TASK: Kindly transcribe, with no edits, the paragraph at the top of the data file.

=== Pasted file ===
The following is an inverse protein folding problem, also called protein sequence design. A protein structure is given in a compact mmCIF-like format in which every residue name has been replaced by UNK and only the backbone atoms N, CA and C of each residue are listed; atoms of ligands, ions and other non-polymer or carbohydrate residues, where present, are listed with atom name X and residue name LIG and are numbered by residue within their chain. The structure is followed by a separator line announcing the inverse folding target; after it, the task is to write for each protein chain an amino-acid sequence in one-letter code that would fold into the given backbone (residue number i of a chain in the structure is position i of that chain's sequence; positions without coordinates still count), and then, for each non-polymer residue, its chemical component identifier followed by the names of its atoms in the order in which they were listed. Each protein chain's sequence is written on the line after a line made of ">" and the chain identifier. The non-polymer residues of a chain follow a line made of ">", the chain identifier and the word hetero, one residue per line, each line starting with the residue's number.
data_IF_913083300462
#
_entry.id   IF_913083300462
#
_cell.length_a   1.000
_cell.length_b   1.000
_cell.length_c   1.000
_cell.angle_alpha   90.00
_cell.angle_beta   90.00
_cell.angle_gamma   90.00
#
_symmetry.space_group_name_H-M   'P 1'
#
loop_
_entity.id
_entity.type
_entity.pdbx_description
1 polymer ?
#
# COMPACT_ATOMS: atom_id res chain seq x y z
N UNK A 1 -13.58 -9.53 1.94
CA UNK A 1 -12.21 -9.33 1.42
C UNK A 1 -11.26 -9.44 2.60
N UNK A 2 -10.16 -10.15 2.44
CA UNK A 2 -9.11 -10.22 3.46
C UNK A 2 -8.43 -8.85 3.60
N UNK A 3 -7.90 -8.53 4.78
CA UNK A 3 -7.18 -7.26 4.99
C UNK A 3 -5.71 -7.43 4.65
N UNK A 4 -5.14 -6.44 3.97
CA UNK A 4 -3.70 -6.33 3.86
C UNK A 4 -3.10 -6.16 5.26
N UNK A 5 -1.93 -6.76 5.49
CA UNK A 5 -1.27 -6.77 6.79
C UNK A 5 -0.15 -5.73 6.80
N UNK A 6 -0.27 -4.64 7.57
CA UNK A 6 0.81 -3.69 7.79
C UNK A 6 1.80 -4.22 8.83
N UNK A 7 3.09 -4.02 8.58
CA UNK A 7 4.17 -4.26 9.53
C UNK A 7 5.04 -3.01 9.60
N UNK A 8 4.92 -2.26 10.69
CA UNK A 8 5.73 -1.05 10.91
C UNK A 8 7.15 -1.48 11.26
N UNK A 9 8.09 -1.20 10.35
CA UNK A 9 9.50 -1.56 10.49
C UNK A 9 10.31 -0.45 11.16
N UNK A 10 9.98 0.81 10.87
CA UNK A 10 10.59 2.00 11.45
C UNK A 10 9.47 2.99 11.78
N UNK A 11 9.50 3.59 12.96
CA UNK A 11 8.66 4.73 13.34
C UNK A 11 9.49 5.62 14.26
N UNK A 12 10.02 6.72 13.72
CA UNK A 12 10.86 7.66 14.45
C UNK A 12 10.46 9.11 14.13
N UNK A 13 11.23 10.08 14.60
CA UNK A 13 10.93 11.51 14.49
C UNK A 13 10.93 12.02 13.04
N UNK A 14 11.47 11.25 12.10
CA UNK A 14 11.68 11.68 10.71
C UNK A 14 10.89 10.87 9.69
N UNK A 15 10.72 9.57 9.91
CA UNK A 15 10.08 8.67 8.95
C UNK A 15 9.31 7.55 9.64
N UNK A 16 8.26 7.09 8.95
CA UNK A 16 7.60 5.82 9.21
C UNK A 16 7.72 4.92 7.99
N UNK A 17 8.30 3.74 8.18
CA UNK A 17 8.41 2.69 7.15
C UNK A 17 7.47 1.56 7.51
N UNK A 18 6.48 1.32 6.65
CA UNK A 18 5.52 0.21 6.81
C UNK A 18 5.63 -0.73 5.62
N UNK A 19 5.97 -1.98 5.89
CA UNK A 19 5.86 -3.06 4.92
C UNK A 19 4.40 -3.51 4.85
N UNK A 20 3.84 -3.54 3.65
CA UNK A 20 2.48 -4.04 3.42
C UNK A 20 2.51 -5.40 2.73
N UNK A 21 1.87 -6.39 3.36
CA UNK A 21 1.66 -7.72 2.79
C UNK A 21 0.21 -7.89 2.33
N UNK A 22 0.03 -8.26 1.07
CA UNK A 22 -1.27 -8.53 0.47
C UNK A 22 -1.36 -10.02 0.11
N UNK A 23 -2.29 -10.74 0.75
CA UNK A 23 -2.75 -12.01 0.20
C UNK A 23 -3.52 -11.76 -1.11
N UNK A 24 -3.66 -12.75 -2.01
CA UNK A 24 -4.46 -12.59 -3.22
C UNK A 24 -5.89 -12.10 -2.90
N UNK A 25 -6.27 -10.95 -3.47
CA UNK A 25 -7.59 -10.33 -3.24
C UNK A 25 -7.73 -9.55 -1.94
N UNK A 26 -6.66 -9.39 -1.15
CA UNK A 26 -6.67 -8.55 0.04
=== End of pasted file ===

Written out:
The following is an inverse protein folding problem, also called protein sequence design. A protein structure is given in a compact mmCIF-like format in which every residue name has been replaced by UNK and only the backbone atoms N, CA and C of each residue are listed; atoms of ligands, ions and other non-polymer or carbohydrate residues, where present, are listed with atom name X and residue name LIG and are numbered by residue within their chain. The structure is followed by a separator line announcing the inverse folding target; after it, the task is to write for each protein chain an amino-acid sequence in one-letter code that would fold into the given backbone (residue number i of a chain in the structure is position i of that chain's sequence; positions without coordinates still count), and then, for each non-polymer residue, its chemical component identifier followed by the names of its atoms in the order in which they were listed. Each protein chain's sequence is written on the line after a line made of ">" and the chain identifier. The non-polymer residues of a chain follow a line made of ">", the chain identifier and the word hetero, one residue per line, each line starting with the residue's number.